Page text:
The Chinese Scapegoat

“Do you understand or not, har? Don’t know must say”, Mdm Huang eyed Meng Hua suspiciously, shooting off questions in rapid succession. Meng Hua nodded impassively, instinctive reaction to the spasmodic pricks of shame that hurt his battered pride. He didn’t say it, but her words were painful,for they spared no opportunity to rebuke him openly. Often, Ah Leok and the rest would laugh at him for it, or sometimes mimicked his expression before rolling on the floor guffawing loudly. Meng Hua was always the last in class for the chinese exams, but it wasn’t because he was dumb or a ‘banana’’, as Ah Leok put it. “Yellow on the outside, white on the inside’, he would say. Stupid prick, Meng Hua muttered under his breath, a much hated Mdm Huang waving a chinese dictionary materializing in his head, full of vitriol.


Mdm Huang dumped a battered copy of the Analects onto the table, signing heavily. Lee Meng Hua the illiterate, always staring at her with the impassive face, was currently the largest problem weighing on her mind. She didn’t understand. Why couldn’t he pass even a simple test? Did he know what he was doing, impeding the learning process? Did he even understand the language? Her head swarmed with incomprehensible questions, all too vague and ambiguous for her to understand and break down. She sipped her oolong tea slowly, reflecting on the past lessons. She firmly believed that her teaching methods were highly effective, and capable of thoroughly shaping students’ foundations in the language- yes, it wasn’t her fault. Everything to do with Meng Hua. It would ultimately be his own responsibility to reap good results, and she had already done all she could.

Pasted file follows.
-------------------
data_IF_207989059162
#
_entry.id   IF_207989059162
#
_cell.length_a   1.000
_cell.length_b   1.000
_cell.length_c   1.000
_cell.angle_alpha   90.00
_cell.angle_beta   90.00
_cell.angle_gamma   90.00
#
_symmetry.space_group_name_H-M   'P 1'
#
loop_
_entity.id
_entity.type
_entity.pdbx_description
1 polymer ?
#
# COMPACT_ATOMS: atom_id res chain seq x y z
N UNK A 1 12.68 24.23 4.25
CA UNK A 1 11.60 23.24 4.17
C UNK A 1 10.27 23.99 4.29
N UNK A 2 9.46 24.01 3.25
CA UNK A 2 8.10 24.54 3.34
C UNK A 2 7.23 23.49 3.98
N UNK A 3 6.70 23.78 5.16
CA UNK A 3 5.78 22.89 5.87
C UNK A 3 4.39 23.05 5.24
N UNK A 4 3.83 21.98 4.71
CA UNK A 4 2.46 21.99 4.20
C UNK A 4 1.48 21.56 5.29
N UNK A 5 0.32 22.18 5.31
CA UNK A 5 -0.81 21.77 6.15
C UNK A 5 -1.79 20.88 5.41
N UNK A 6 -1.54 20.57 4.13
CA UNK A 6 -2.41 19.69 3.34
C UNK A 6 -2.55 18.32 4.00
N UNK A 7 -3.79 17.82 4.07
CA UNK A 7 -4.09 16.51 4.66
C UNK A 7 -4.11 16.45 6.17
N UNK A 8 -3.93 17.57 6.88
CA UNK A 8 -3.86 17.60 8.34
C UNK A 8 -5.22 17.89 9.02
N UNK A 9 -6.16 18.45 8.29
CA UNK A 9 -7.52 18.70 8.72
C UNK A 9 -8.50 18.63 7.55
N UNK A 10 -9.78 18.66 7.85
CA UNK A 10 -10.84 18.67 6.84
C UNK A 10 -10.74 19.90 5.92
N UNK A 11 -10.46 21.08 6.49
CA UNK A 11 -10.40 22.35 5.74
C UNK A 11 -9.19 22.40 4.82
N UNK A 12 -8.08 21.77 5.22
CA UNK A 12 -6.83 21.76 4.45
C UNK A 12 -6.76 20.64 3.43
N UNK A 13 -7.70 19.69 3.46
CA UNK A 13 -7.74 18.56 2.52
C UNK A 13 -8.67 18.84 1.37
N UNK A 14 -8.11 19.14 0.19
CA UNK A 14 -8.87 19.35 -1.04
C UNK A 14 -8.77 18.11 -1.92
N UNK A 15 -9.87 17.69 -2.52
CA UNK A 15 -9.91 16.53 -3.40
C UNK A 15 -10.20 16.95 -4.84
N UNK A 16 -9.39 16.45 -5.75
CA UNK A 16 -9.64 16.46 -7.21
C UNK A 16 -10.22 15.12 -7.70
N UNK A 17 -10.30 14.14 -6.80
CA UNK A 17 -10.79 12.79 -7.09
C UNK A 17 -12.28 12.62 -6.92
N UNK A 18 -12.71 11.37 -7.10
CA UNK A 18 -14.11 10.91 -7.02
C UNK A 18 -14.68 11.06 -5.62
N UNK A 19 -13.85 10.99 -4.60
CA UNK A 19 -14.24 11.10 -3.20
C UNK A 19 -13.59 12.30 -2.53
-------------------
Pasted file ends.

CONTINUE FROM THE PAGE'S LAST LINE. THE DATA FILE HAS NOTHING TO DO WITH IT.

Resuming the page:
Meng Hua stared at the miniscule words on the paper. “Kuan…Shu…” He mumbled uneasily, before giving up and watching the pen roll from his fingertips and onto the smooth glossy surface of paper. Meng Hua wondered if he could even comprehend elementary chinese words without faltering in his wobbly pronunciation. Suddenly, he felt angry. “Crazy Huang,” he thought indignantly. It was her fault for speaking in that funny accent, teaching in incredible speeds, neglecting him when he needed her help most and worst of all, chastising him in front of the whole class for his low-grade chinese. She had to understand, Meng Hua spoke loudly and nonchalantly as if delivering his personal tirade, that not everybody could very well understand her teaching methods, let alone deliver the expected results in such a short time frame when one’s chinese wasn’t as good. She had to understand… Meng Hua’s steady voice trailed off into the uncertainty, as he reflected on the past months of lessons. He firmly believed that the teacher had to fulfill necessary duties of helping poor students cope instead of reprimanding them coldly-yes, it wasn’t his fault. Everything to do with Mdm Huang. It was her responsibility to help, and he had already done all he could.


Meng Hua scribbled furiously on his paper.


“Everything to do with Mdm Huang”, Meng Hua thought.

“Everything to do with Meng Hua”, Mdm Huang thought.


-Calista Io(1 Unity 2013)


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